By Sarah Hoye and Tom Lobianco
ANNAPOLIS – Maryland’s Board of Public Works Wednesday postponed a vote on a racial profiling settlement at Gov.-elect Robert Ehrlich’s request and to the dismay of the two interest groups that filed the suit.
The board, which approves state spending, deferred voting on the $325,000 settlement for the decade-old lawsuit after Ehrlich appealed to board members Comptroller William Donald Schaefer and Treasurer Nancy K. Kopp. The other member of the board is outgoing Gov. Parris N. Glendening.
Kopp called the vote’s timing terrible.
“It came in at the last minute, and it’s inappropriate to rush it through,” Kopp said. “The alternative to this is going back to court and coming out with a settlement not as advantageous as this.”
Ehrlich was pleased with the board’s decision, said his spokeswoman Shareese DeLeaver.
Ehrlich wants to “take the opinion of rank-and-file police officers into consideration,” she said.
There is no timetable for the governor-elect’s decision, she said.
Comptroller William Donald Schaefer also supported the last-minute decision to defer the vote.
“I want to know much more information. I am all for deferring this. I-95 was a racetrack for drugs,” he said. “For a change the police should be protected.”
The settlement stemmed from a 1992 incident in which state police pulled over defense lawyer Robert Wilkins. Wilkins, who refused a police search while driving with his family, is concerned that the new governor will ignore the settlement all together.
“I hope that (Ehrlich) will review it in good faith . . . but if the settlement falls apart now, the only option left is to have all of the ugly actions of the state police explored in a public trial,” he said.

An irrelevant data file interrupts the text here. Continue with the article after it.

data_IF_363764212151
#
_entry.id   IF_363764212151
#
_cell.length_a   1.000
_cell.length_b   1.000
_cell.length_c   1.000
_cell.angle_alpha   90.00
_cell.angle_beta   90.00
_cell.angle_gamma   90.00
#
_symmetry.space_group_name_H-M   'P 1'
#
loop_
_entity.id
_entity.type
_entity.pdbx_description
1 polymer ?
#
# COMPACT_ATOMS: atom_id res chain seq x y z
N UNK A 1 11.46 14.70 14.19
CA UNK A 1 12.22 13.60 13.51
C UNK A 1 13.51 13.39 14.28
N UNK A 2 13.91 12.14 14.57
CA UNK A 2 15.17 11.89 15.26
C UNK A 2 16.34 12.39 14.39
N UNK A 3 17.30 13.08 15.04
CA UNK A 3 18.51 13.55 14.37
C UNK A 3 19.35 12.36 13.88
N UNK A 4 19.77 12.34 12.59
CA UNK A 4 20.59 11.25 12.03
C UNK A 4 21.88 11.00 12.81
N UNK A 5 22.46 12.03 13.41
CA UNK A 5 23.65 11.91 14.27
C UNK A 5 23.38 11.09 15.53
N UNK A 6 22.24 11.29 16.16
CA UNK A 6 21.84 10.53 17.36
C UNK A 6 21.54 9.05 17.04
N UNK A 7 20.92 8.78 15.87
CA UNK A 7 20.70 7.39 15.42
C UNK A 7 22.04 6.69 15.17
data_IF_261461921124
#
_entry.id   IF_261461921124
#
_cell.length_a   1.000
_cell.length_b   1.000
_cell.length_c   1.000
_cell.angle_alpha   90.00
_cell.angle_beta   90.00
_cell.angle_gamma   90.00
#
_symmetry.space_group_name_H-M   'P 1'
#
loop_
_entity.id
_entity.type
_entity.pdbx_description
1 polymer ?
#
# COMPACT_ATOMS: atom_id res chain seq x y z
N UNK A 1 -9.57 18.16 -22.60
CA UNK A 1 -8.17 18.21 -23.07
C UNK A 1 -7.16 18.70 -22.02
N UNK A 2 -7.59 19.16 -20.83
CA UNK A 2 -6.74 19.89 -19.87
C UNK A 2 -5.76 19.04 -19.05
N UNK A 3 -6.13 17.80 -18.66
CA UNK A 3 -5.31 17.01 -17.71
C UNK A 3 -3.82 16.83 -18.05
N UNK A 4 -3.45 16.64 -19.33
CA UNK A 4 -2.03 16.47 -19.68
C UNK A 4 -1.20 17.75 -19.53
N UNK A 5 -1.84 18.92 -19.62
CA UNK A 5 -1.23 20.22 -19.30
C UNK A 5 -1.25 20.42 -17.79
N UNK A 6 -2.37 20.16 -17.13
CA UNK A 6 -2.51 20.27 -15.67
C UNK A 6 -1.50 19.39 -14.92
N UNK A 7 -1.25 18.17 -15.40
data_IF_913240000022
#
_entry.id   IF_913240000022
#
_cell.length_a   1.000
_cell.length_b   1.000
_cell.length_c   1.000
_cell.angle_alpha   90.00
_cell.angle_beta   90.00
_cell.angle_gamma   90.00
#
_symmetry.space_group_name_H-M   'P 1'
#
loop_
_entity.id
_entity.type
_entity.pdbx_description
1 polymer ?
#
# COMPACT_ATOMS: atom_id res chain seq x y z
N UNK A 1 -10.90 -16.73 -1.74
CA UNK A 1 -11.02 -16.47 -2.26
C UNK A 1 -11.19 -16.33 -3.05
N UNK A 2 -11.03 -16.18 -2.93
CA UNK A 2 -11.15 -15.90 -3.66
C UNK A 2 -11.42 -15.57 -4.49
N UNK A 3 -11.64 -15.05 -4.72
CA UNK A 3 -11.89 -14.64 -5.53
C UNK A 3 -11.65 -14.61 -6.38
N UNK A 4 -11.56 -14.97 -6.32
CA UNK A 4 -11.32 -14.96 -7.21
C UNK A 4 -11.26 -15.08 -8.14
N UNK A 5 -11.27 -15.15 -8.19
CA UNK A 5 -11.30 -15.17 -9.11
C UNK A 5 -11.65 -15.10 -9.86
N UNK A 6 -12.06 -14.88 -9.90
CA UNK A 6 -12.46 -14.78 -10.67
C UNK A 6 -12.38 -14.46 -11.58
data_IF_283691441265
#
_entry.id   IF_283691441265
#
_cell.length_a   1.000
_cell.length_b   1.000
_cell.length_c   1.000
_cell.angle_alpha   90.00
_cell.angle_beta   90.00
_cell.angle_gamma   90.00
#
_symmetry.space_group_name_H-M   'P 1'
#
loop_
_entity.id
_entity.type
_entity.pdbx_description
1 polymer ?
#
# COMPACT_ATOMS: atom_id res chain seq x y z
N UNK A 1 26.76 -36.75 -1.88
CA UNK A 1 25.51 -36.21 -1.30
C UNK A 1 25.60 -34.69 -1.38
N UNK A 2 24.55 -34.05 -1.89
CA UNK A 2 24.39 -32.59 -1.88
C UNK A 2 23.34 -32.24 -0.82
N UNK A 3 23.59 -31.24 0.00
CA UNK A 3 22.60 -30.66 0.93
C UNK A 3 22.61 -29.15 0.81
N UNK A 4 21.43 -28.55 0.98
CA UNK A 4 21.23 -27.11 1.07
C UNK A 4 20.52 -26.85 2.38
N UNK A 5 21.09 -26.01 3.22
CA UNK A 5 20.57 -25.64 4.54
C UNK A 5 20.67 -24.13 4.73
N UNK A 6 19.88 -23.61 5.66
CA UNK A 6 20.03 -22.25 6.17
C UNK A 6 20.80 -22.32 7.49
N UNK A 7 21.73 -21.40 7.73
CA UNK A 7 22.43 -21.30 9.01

At the time state police stopped Wilkins, a mandate instructing officers to target blacks for drug searches remained on the books, providing proof of racial profiling.
The two groups who filed the lawsuit said the postponement was a mistake.
“Justice delayed is justice denied,” said Edythe Flemings Hall, president of the Maryland State Conference of NAACP branches.
The American Civil Liberties Union, which filed the lawsuit, was displeased with the postponement.
“Up until yesterday Maryland stood as a model, and then at the last minute Ehrlich stopped it dead in its tracks,” said Susan Goering, executive director of the ACLU-Maryland. “We were blind-sided.”
The litigation would have ended with a vote in today’s meeting.
Wednesday’s meeting was the last for outgoing Gov. Glendening and his dogged adversary, Schaefer. Contrary their tone in previous meetings, Wednesday’s session was conciliatory.
Glendening and Schaefer exchanged gifts at the beginning of the meeting — to the laughter of lawmakers and others in the audience. Glendening said it with flowers: a yellow rose bouquet for Kopp and a basket of purple violets for Schaefer. Schaefer presented the outgoing governor with a signed photo of himself, which read: “To Parris, best wishes and affection, William Donald Schaefer, mayor, governor and comptroller.” The two top state politicians made news as adversaries in the past. Glendening for accusations that he commissioned his Secretary of State John T. Willis to run against Schaefer in the Democratic primary and Schaefer for his scathing criticism of Glendening’s handling of the state economy. – 30 – CNS-1-8-03